# HSPT Verbal : Determining Whether a Statement is True, False, or Uncertain

## Example Questions

### Example Question #31 : Determining Whether A Statement Is True, False, Or Uncertain

Karen is more depressed than Carol, who is less depressed than Edward. Edward is more depressed than Paula, who is more depressed than Byron. Carol is more depressed than Byron. If the first two statements are true, the third is __________.

uncertain

true

false

uncertain

Explanation:

Let’s use symbols from math to help us understand this.  “Greater than” (>) will mean “is more depressed than,” and “less than” (<) will mean “is less depressed than.”

(1) Karen is more depressed than Carol, who is less depressed than Edward. This gives us two statements:

(a) Karen > Carol

(b) Carol < Edward, which is the same as: Edward > Carol

(2) Edward is more depressed than Paula, who is more depressed than Byron: Edward > Paula > Byron

Now, we know that Byron is less depressed than Edward and that Carol likewise is less depressed than Edward; however, we cannot say anything about the relative depression of Carol and Byron. Thus, the third statement is merely uncertain.

### Example Question #32 : Determining Whether A Statement Is True, False, Or Uncertain

Sarah is busier than Leo, who is busier than Harold. Harold is less busy than both Peter and Paul. Sarah is busier than Paul. If the first two statements are true, the third is __________.

uncertain

true

false

uncertain

Explanation:

Let’s use symbols from math to help us understand this. “Greater than” (>) will mean “is busier than,” and “less than” (<) will mean “is less busy than.”

(1) Sarah is busier than Leo, who is busier than Harold: Sarah > Leo > Harold

(2) Harold is less busy than both Peter and Paul. This gives us two statements:

Harold < Peter, which could be written: Peter > Harold

Harold < Paul, which could be written: Paul > Harold

Now, we know that Sarah is busier than Harold, as is the cause with Paul; however, Paul could be much, much, much busier than Harold and hence be busier than Sarah is. Also, Paul could be only slightly more busy than Harold but still less busy than Leo, hence being less busy than Sarah. Thus, the third statement provides us with a merely uncertain conclusion.

### Example Question #33 : Determining Whether A Statement Is True, False, Or Uncertain

Sally is more successful than Luke but less successful than Peter. Luke is less successful than Ronald, who is less successful than Mildred. Peter is less successful than Mildred. If the first two statements are true, the third is __________.

false

uncertain

true

uncertain

Explanation:

Let’s use symbols from math to help us understand this. “Greater than” (>) will mean “is more successful than,” and “less than” (<) will mean “is less successful than.”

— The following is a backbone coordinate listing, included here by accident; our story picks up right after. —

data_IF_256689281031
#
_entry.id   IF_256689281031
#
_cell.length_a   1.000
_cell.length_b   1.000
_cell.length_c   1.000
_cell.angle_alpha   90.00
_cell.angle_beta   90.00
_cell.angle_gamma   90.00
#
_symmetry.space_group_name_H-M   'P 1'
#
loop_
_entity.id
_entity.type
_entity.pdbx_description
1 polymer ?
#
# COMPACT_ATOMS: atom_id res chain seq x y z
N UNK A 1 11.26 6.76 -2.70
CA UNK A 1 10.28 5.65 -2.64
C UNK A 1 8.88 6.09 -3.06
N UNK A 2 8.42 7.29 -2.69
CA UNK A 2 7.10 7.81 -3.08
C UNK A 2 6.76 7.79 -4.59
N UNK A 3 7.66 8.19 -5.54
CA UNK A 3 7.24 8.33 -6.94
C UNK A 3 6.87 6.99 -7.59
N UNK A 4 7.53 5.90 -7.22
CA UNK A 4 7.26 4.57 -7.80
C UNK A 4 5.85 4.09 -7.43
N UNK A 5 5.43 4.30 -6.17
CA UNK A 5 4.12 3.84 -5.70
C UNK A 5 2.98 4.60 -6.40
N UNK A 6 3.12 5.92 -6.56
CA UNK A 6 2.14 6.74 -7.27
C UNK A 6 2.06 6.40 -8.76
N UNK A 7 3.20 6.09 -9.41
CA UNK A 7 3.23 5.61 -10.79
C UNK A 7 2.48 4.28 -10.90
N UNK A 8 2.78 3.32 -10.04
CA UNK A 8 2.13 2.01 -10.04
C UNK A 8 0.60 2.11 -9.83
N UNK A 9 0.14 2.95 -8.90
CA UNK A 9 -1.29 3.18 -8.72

(1) Sally is more successful than Luke but less successful than Peter: Peter > Sally > Luke

(2) Luke is less successful than Ronald, who is less successful than Mildred: Luke < Ronald < Mildred

For perspective, let us rewrite this as : Mildred > Ronald > Luke

Now, what these two tell us is that Luke is the least successful of all the people listed; however, notice that there is no sort of overlap between the two otherwise; therefore, we cannot say anything about the relative positions of Peter and Mildred (except that they are both more successful than Luke).

### Example Question #34 : Determining Whether A Statement Is True, False, Or Uncertain

Ulric is more violent than Aethelwold. Beowulf is more violent than Aethelwold but less violent than Aelfric. Ulric is more violent than Aelfric. If the first two statements are true, the third is __________.

true

uncertain

false

uncertain

Explanation:

Let’s use symbols from math to help us understand this. “Greater than” (>) will mean “is more violent than,” and “less than” (<) will mean “is less violent than.”

(1) Ulric is more violent than Aethelwold: Ulric > Aethelwold

(2) Beowulf is more violent than Aethelwold but less violent than Aelfric: Aelfric > Beowulf > Aethelwold

These both tell us that Aethelwold is the least violent; however, it does not tell us the exact relationship between Ulric and Aelfric. We could conclude either way regarding their relative violence.

### Example Question #35 : Determining Whether A Statement Is True, False, Or Uncertain

The Sahara is hotter than the Alps. My teakettle is warmer than the Alps but cooler than my oven. My oven is hotter than the Sahara. If the first two statements are true, the third is __________.

uncertain

true

false

uncertain

Explanation:

Let’s use symbols from math to help us understand this. “Greater than” (>) will mean “is hotter than (or warmer than),” and “less than” (<) will mean “is cooler than (is less hot than).”

(1) The Sahara is hotter than the Alps: Sahara > Alps

(2) My teakettle is warmer than the Alps but cooler than my oven: oven > teakettle > Alps